Also, the kingdom’s organic structure is decentralized in the form of networks of friendships among the disciples and servant leaders. No hierarchy gives permission or controls the church, for only Jesus is the Lord and Foundation of his church through the Holy Spirit. All leaders in OCNs see themselves as “servants of God” whose only job description is to “equip all the saints to do the ministry” of disciple-making (Eph.4:11-13; 2 Tim.2:2), each according to the spiritual gifts that the Holy Spirit sovereignly distributes to build up the one Body (1 Cor.12:1-13), one Temple (1 Pet.4:10-11), one Kingdom. It is a flat structure where leaders view themselves as “first among equals” and empower others to become better than themselves (Phil.2:3-4).

Moreover, OCNs are lay movements and their leaders serve in various sectors of society – not in the clergy-led structures of Christendom. Each Christ-follower is discipled to be self-supporting through a means of livelihood (Eph.4:28). OCN leaders in Christendom (and Buddhist) contexts will have to gradually phase out the need for the clerical (and monastic) order, as they learn about the “priesthood of all believers.” Though they may continue to be supported by “tithes and offerings” at the start,[6] they will each transition to a livelihood or trade (to serve as models, 2 Th.3:6-12), most probably for many as teachers of philosophy and ethics. Those who have leadership qualities will naturally rise into management and governance positions in the community and marketplace.

Paul as a tentmaker with Aquila and Priscilla

Paul as a tentmaker with Aquila and Priscilla. Illustration courtesy of Sweet Publishing via FreeBibleimages.

3. Simple Strategy: Insider Movements (IM)[7]

What then is the mission strategy to set up OCNs in the whole world, which has multi-cultural and multi-religious contexts? Jesus trained his disciples to do his simple strategy effectively (Lk.9:1-6; 10:1-17), which he also illustrated cross-culturally among the Samaritans (Jn.4) and in Gentile Decapolis (Mk.5:1-20; 7:31-8:10). When entering other cultures, Paul practiced “becoming all things to all people” (1 Cor.9:20-23), in fact “making himself a slave (doulos) among them” (v. 19). As for the local converts, his simple strategy – now called “Insider Movements (IM)”[8] – included three dimensions: incarnational (1 Cor.7:11-17, 20, 24), contextual (vv. 18-20) and transformational (vv. 21-24).[9]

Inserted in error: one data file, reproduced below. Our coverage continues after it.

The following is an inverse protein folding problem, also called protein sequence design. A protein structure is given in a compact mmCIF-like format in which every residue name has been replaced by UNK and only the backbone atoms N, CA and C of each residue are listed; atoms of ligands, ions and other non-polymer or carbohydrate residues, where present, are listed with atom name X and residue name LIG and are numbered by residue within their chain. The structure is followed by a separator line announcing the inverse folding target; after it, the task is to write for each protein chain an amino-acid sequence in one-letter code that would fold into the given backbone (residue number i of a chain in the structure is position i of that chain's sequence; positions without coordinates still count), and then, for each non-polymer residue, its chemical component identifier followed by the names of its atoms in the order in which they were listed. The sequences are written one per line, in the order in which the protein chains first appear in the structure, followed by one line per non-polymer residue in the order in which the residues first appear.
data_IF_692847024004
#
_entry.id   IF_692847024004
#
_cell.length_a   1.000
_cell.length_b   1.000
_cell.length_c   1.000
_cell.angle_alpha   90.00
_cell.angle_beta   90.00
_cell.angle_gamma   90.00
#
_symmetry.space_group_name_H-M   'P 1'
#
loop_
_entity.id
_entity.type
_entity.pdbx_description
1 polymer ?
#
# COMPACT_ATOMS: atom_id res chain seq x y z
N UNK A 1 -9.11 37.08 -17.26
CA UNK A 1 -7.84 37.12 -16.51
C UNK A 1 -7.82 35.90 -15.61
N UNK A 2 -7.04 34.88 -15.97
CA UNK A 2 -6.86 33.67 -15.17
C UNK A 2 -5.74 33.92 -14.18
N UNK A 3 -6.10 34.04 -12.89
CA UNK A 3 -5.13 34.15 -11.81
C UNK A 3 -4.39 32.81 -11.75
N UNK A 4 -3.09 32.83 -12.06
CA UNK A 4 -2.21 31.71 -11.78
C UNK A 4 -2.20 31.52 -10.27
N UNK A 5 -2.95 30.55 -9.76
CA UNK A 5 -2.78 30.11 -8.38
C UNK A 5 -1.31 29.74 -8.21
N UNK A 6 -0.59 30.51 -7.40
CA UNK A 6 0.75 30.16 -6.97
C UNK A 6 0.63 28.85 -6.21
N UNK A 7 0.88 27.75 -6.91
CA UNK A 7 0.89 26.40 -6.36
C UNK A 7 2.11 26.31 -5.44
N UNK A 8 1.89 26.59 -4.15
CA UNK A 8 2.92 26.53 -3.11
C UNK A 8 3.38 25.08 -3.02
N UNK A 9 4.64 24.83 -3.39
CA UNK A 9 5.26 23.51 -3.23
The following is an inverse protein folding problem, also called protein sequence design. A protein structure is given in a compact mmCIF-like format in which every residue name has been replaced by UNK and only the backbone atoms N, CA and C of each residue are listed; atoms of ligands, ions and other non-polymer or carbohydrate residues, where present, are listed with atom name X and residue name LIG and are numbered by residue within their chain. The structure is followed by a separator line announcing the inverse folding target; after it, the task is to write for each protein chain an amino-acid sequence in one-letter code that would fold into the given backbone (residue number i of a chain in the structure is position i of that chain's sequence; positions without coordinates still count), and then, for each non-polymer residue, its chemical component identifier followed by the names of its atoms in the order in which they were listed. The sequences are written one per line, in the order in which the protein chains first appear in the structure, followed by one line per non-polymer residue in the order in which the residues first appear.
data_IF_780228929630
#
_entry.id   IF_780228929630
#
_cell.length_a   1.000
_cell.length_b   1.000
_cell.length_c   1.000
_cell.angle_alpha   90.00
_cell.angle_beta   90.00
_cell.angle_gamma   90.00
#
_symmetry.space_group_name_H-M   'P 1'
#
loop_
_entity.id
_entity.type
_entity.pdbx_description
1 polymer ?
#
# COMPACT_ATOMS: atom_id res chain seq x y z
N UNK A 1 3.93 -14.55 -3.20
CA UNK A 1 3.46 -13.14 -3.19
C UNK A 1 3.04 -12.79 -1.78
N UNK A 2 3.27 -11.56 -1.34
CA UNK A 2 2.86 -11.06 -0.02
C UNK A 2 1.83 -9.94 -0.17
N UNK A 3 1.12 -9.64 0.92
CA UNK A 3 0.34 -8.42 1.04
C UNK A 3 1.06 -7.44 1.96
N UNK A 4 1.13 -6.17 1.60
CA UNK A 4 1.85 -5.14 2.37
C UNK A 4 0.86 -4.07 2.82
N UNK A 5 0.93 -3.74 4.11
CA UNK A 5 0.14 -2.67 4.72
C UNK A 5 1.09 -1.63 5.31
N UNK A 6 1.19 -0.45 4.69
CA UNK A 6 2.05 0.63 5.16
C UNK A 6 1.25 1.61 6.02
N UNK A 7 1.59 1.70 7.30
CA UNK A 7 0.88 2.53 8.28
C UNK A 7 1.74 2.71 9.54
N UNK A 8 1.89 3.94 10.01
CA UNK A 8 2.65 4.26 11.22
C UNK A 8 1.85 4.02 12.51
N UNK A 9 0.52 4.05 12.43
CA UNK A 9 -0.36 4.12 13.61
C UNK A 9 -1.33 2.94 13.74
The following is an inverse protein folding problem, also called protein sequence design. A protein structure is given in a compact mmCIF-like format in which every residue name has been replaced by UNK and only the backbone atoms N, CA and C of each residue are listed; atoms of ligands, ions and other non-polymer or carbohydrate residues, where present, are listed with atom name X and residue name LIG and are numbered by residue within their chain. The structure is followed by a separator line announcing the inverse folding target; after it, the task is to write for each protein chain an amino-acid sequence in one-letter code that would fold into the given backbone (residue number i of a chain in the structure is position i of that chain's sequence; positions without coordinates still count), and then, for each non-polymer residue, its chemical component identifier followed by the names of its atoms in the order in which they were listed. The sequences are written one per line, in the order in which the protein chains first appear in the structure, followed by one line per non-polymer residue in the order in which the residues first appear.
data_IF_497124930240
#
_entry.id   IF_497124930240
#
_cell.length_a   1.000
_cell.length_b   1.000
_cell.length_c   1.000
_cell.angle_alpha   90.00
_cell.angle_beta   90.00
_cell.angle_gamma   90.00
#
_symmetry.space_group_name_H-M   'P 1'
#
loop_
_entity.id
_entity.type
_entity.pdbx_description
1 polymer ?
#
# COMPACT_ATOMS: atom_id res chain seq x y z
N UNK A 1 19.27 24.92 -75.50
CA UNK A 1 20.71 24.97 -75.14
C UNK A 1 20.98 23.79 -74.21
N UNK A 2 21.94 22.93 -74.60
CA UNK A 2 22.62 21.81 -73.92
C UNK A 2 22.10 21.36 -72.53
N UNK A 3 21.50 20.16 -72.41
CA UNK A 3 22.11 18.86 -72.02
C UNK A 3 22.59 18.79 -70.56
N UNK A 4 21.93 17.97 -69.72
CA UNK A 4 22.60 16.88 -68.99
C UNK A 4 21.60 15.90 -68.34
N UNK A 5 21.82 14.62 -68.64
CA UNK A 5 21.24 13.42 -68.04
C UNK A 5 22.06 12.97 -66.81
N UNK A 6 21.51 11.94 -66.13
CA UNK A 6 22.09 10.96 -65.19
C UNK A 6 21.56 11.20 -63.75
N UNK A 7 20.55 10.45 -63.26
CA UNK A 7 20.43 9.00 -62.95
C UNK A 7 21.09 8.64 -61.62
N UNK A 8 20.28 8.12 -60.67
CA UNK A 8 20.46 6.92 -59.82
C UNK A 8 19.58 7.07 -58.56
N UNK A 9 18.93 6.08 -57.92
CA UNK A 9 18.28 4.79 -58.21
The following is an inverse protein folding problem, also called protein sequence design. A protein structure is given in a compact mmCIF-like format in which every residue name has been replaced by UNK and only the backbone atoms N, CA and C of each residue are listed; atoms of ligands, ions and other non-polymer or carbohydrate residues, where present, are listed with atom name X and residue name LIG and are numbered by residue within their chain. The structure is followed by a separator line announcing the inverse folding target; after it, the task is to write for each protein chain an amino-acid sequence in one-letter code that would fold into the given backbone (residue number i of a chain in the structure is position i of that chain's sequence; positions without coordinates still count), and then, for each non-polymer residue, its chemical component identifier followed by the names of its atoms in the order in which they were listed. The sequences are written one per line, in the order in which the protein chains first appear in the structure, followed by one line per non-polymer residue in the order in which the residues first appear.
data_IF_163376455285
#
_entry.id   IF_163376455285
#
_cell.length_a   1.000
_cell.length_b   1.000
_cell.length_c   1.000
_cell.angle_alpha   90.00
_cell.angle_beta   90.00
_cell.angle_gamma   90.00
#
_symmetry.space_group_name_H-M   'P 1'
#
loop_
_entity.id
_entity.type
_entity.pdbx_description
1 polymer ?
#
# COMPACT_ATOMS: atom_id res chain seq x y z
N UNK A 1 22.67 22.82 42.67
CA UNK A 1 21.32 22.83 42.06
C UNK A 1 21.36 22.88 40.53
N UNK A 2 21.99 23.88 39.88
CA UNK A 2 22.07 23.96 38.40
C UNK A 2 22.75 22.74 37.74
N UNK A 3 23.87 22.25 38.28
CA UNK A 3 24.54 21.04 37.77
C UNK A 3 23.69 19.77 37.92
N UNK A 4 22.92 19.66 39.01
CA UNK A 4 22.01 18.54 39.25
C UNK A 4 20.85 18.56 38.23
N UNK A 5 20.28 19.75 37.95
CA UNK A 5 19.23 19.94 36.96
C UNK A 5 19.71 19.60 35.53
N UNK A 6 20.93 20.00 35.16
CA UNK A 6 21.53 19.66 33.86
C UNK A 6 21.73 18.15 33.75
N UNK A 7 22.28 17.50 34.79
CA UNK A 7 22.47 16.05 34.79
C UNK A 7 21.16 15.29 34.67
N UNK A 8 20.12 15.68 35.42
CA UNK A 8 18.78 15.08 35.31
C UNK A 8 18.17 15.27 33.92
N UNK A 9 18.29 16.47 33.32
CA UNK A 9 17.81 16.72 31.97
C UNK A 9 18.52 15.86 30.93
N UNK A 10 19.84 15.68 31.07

Jesus and the Samaritan Woman

Jesus and the Samaritan woman. Illustration courtesy of Sweet Publishing via FreeBibleimages.

3.1. Incarnational

Through the oikos of the person of peace in each community, people begin their faith journey by contextually adapting to the majority religion (or non-religion) in their family and community. They simply develop their faith with a simple religiosity, with each one learning how to live a “love God and love everyone” lifestyle (Mt.22:37-39; Rom.12:1-2) in their society. Jesus did not train his disciples to establish a structure separate from the communities and contexts where they lived and worked.

Kingdomization is an occupation plan, not an evacuation plan (1 Cor.15:24-25; Phil.2:9-11), because Christ is ruler over all things (Col.1:16-17) (Taylor 2015, 377).  Christ-followers sanctify the non-believers (1 Cor.7:14) and food offered to idols (10:20-26), because all things can be purified (Tit.1:15) by prayer and the Word (1 Tim.4:4-5). Jesus Christ entered European pagan cosmologies and transformed them Christward. New Christ-followers can continue to join in the activities and festivities of their community with clear conscience. When they are confronted and asked about their motivation, then they can explain and witness to Christ, even if it may result in persecution. Meanwhile, they should have been trained to “make disciples” (see below) already before such conflict arises.

IMs may thus be called “incarnational missions” which contrasts with the disastrous effects of Christendom’s “imperial missions” on making Jesus look very bad (aggressive, foreign and irrelevant), esp. in the Global South.[10] Perhaps worst is the heavy burden that the latter has been imposing on new believers and churches (esp. those among the poor) as they need to invest their very limited resources in supporting the salaries and theological studies of their clergymen, buying property, constructing cathedrals, financing their religious activities – all of which make them look insensitively rich (and irrelevant) in relation to the houses and facilities in their poor(er) neighborhoods. Most of these projects have been highly subsidized from abroad, esp. their denominational partners, up to this day. Almost all of them don’t even have small budgets for community services, unless they partner with some Christian development organizations.